"It's tough but rewarding to run your own business and see it develop."
Entrepreneur Pritpal Singh took his supposedly ‘dead-end’ job as a fast-food worker and managed to turn it into a very successful business venture with McDonald’s.
Singh graduated from Nottingham University in chemical engineering and fuel technology, but found that jobs in that sector were scarce. He decided to get a job at McDonald’s to make ends meet whilst looking for a job in the sector he qualified in.
33 years later, he owns 23 McDonald’s franchises in the UK, becoming a unique burger entrepreneur with an engineering degree.
His venture started in 1983, and only 18 months after flipping burgers, Singh managed to work his way up the fast-food sector and began to manage a new store opening in Yorkshire.
Speaking to the Telegraph and Argus, Singh said: “I was offered a trainee management position and accepted as I believed it was a not just a burger firm but a company that managed people well and offered good opportunities in a growing business.
“At that time McDonald’s had fewer than 100 UK restaurants and this has expanded to more than 1,200. Over the years there have been many changes and developments; for instance back then we didn’t do breakfasts.”
11 years later in 1994, Singh decided to use his McDonald’s experience to the best of his ability, by taking on his first franchise in Halifax.
He now employs nearly 1,800 people to help with his franchises and states how 95% of his restaurant managers started on the shop floor just like he had done.
“Some people may feel that as a graduate you are wasting your time working for a fast food business but I refute that, it has enabled me to build a successful business operation over 33 years,” says Pritpal Singh.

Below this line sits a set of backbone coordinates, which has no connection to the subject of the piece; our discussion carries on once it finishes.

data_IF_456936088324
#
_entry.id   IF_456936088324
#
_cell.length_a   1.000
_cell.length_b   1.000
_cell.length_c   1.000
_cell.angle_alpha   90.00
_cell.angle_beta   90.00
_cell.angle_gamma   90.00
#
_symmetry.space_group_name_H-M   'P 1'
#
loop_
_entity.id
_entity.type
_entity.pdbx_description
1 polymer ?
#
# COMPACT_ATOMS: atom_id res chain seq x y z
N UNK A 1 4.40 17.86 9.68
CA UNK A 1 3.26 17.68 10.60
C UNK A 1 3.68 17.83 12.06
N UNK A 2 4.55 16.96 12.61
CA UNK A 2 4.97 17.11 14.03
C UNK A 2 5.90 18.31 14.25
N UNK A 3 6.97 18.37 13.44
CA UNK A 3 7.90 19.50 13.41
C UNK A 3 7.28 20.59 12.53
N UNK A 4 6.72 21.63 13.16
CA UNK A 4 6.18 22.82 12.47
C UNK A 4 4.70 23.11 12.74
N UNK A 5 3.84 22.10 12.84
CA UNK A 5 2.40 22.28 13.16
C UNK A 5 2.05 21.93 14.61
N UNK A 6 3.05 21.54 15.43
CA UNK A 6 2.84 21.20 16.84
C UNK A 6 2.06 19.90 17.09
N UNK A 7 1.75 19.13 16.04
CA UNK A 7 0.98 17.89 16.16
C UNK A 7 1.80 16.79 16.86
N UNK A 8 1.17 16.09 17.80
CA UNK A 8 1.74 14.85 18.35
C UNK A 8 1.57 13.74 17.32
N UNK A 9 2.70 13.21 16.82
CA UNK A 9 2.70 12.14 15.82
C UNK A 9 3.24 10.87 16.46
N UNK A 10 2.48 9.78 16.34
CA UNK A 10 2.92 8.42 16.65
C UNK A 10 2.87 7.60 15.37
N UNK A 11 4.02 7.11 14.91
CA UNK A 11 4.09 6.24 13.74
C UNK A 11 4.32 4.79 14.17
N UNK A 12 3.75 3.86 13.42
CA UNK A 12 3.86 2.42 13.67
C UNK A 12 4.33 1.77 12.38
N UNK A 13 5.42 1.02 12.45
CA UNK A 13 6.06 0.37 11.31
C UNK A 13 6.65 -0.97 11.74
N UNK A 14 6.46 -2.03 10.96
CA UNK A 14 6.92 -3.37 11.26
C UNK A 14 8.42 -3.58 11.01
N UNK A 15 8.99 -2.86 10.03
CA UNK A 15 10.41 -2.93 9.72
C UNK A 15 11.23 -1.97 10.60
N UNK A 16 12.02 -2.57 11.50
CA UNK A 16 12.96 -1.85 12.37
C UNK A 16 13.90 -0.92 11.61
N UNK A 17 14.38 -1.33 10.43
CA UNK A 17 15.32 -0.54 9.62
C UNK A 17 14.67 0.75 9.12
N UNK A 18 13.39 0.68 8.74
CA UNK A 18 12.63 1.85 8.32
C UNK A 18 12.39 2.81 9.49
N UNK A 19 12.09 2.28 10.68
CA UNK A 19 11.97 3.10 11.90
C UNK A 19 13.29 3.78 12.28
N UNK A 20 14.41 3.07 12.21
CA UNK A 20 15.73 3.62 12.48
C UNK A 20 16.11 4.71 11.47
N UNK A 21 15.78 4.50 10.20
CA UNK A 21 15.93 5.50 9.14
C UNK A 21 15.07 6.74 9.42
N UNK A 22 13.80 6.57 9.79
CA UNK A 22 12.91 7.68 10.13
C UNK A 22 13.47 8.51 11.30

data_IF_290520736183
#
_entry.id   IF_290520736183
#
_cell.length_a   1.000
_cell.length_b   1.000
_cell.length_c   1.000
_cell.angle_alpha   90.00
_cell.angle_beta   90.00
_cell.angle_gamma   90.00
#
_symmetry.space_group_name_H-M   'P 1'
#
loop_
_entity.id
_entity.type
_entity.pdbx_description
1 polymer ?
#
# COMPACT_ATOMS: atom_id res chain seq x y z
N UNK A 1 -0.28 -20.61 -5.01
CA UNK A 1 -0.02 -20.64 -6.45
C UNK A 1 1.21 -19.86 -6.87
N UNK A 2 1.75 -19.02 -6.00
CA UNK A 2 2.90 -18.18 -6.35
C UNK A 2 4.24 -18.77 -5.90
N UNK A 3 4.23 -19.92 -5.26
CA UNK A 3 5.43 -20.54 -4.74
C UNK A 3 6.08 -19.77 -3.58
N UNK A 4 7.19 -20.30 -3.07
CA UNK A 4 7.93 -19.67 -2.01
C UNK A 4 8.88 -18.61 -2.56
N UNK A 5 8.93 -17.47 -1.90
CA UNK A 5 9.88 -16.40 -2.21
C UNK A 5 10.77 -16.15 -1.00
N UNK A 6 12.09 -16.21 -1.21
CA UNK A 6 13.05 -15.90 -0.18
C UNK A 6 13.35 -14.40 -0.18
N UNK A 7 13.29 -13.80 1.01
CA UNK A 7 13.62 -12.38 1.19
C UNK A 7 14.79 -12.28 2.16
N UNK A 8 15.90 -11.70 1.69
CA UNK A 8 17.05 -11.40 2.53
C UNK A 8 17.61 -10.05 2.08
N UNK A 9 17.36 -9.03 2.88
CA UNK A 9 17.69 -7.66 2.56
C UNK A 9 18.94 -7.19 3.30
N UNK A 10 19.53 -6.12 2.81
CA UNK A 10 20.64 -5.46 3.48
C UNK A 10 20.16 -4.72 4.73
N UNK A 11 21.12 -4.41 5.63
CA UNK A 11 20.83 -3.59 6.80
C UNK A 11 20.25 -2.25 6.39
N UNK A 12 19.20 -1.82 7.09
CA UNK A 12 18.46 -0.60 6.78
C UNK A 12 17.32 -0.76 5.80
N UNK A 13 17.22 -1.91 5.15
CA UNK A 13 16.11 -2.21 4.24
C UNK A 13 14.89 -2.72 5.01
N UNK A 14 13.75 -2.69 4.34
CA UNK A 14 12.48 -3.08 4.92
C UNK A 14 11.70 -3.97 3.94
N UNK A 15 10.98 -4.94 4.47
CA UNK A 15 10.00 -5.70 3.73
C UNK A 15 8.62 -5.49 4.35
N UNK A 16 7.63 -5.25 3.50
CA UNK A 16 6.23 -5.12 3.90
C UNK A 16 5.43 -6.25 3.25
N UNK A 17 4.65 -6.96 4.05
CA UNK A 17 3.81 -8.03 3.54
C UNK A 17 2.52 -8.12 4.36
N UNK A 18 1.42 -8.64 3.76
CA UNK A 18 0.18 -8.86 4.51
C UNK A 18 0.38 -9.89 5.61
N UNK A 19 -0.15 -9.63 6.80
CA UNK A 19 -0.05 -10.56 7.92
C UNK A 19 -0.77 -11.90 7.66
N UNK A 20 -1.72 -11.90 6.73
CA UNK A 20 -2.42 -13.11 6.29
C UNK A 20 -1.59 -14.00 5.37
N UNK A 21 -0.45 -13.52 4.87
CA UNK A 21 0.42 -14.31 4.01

He states how his engineering degree would not have enabled him to become the successful entrepreneur he is now.
“Franchising was alien and just emerging back in the 1980s.
“It’s tough but rewarding to run your own business and see it develop.”
The Walsall-bred businessman has expanded with his franchises and seen many of McDonald’s new ventures, such as digital ordering, become popular. Offering advice for future entrepreneurs, Pritpal Singh says:
“If you want the business to succeed you have to be hands on. You have to know how the system works. I can’t tell staff how to do things unless I know how to do it myself and how things are done.”
“The support structure I have in place helps me but that doesn’t mean I take a back seat. You shouldn’t expect people to do things that you can’t do yourself and working in the restaurants occasionally keeps me grounded,” said Singh.
He expands on why he enjoys owning so many franchises:
“I’m delighted with the outcome and still get a thrill to see the transformation of a restaurant. It’s like getting a new toy.”
That is not the only rewarding thing for Singh, however, as he admires the US fast-food company’s workplace development:
“When you take a 16-17-year-old who has never worked in a team before and never been customer facing and see them develop and become confident and come out of their shell it gives you a big sense of satisfaction.”
Pritpal Singh is now undergoing the refurbishment of one of his restaurants, and when asked if he could add one more to his huge list of 23, he said: “I’m comfortable with the business I have for now but never say never.”